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Iowa's 2022 legislative session begins Monday. Lawmakers say they're focusing on taxes, workforce and education

Speaker of the House Pat Grassley (R), Sen. Amy Sinclair (R), House Minority Leader Jennifer Konfrst (D) and Senate Minority Leader Zach Wahls (D) speak to reporters about their priorities for the 2022 legislative session.
John Pemble
Speaker of the House Pat Grassley (R), Sen. Amy Sinclair (R), House Minority Leader Jennifer Konfrst (D) and Senate Minority Leader Zach Wahls (D) speak to reporters about their priorities for the 2022 legislative session.

Iowa’s 2022 legislative session begins on Monday. That’s when 150 elected officials from across the state will gather at the Statehouse in Des Moines for a few months to enact new state laws and decide how to spend the money Iowans pay in taxes.

This will be the sixth year in a row in which Republicans have full control of changing state laws and spending taxpayer dollars. These are some of the main issues Republican and Democratic lawmakers have said they’ll address this year:

More tax cuts

Republican leaders in the House and Senate say their top priority is to cut income taxes for individuals. They say revenue growth projections and Iowa’s record-breaking budget surplus are enough to justify deeper tax cuts this year, even as the tax cuts they approved last year don’t take effect until 2023. Some GOP lawmakers have even said they want to phase out the income tax entirely.

Gov. Kim Reynolds also wants to cut taxes, and she told reporters she will propose a tax cut plan early in the legislative session.

“We need to…be fiscally responsible in how we do it,” Reynolds said last week. “We need to make sure that we can maintain it. We have to watch our spending. But most importantly, we have to make sure that we can still fund priorities that are important to Iowans—public safety, education—and I think we’ve demonstrated that we can do that.”

Democratic leaders say they are working on their own tax cut plan focused on middle-class families.

Asked to define middle class in terms of income level, Senate Minority Leader Zach Wahls, D-Coralville, said, “Generally speaking, I don’t think you’re going to see Democrats vote for a tax bill that’s going to lower taxes for millionaires, period.” Wahls has also said eliminating the income tax would be a “catastrophe” because it makes up about half of the state budget.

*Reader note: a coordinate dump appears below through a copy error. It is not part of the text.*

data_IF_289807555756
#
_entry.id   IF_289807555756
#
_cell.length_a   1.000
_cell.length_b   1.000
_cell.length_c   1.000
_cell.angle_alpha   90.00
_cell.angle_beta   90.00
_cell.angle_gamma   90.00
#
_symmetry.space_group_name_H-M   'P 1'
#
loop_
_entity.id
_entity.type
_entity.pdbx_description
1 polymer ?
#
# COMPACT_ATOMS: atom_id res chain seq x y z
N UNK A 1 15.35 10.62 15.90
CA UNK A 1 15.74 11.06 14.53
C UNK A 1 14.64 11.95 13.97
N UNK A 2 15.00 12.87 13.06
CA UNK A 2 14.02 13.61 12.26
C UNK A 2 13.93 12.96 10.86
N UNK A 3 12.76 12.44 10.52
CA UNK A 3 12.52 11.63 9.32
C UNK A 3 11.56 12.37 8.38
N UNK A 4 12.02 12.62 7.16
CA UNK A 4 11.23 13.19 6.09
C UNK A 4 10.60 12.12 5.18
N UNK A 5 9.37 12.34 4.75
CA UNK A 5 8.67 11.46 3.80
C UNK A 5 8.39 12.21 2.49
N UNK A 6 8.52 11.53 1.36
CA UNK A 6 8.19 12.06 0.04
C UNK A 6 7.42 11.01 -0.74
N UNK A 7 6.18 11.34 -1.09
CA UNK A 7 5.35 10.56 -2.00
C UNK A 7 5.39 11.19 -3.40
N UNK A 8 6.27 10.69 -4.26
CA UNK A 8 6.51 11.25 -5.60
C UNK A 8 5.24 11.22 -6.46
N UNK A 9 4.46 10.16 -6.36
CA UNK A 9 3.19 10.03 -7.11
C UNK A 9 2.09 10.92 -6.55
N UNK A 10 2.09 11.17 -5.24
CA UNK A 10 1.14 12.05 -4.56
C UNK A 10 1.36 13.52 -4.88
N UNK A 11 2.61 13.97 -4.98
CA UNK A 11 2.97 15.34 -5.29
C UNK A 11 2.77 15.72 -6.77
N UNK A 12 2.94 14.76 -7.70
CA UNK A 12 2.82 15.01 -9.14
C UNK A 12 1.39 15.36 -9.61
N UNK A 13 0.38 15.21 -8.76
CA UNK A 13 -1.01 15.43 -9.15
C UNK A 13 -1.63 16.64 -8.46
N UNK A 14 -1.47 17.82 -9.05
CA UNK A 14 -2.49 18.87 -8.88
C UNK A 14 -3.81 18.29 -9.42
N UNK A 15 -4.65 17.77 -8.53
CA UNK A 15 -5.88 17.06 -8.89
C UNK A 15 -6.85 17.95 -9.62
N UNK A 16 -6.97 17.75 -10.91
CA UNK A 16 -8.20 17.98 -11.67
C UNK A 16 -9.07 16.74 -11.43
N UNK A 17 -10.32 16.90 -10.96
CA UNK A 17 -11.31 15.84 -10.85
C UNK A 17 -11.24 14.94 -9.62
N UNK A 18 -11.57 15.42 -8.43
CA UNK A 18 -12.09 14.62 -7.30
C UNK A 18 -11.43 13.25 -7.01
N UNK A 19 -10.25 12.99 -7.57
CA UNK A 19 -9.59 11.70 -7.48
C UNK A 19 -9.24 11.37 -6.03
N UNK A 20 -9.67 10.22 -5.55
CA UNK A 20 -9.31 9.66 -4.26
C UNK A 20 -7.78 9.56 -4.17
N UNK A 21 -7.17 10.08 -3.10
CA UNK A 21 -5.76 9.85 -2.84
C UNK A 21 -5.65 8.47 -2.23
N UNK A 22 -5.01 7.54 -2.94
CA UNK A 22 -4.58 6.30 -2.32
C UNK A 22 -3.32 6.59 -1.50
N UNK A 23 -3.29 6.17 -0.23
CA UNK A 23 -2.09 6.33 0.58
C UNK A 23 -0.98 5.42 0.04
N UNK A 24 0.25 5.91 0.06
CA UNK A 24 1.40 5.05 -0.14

The workforce shortage

Republicans and Democrats agree there’s a workforce “crisis” underway, and that they need to work to fix it this legislative session. Leaders from both parties have said they want to improve access to child care and affordable housing, and they want to continue Reynolds’ Future Ready Iowa programs that are focused on educating Iowans to fill certain high-need jobs.

This year, Reynolds said changing the rules for unemployment benefits will be part of her plan to address workforce issues. New work search requirements took effect this week, but the governor has not said what additional changes she will ask the legislature to make.

“The unemployment code was written a long, long, long time ago when we were in a much different position,” Reynolds said. “And today, we need to incentivize work, not pay people to stay home.”

House Minority Leader Jennifer Konfrst, D-Windsor Heights, said unemployment benefits aren’t keeping people away from work.

“We need to look at the fact that if employers aren’t paying enough for people to pay child care, you know, pay their rent, pay for food, and people can’t afford to go back to work, then the problem is on the wage side, not the unemployment side,” Konfrst said.


Schools are also grappling with the workforce shortage, and Senate Education Committee Chair Amy Sinclair, R-Allerton, said she’s working on a bill to help improve teacher and school staff retention.

But she said passing a “parents bill of rights” is her top priority.

“Parents have the right to know what their kids are being taught,” Sinclair said. “Parents have the right to access curriculum materials. Parents have the right to make those decisions as far as how and when their child might learn about whatever given issue.”

Sinclair said parents should have the opportunity to deny students’ access to school library books they find inappropriate. According to a spokesperson for the Iowa Department of Education, local school boards determine policies for parents to review and challenge school materials.

Democratic leaders said they also want to focus on alleviating school staff shortages.

“I would say, however, that many of the ideas that have been tossed around don’t make it easier to get teachers in the classroom,” Konfrst said. “Threatening to put them in jail, for example, charging felonies for books, and also talking about removing books.”

Two other prominent state senators have called for criminal penalties for teachers who make “obscene” books available in schools.

Each legislative session features discussions of funding for Iowa’s public K-12 schools, community colleges and public universities. Reynolds said she will make another push this year for state-funded voucher-style scholarships for kids to go to private schools.

Katarina Sostaric is IPR's State Government Reporter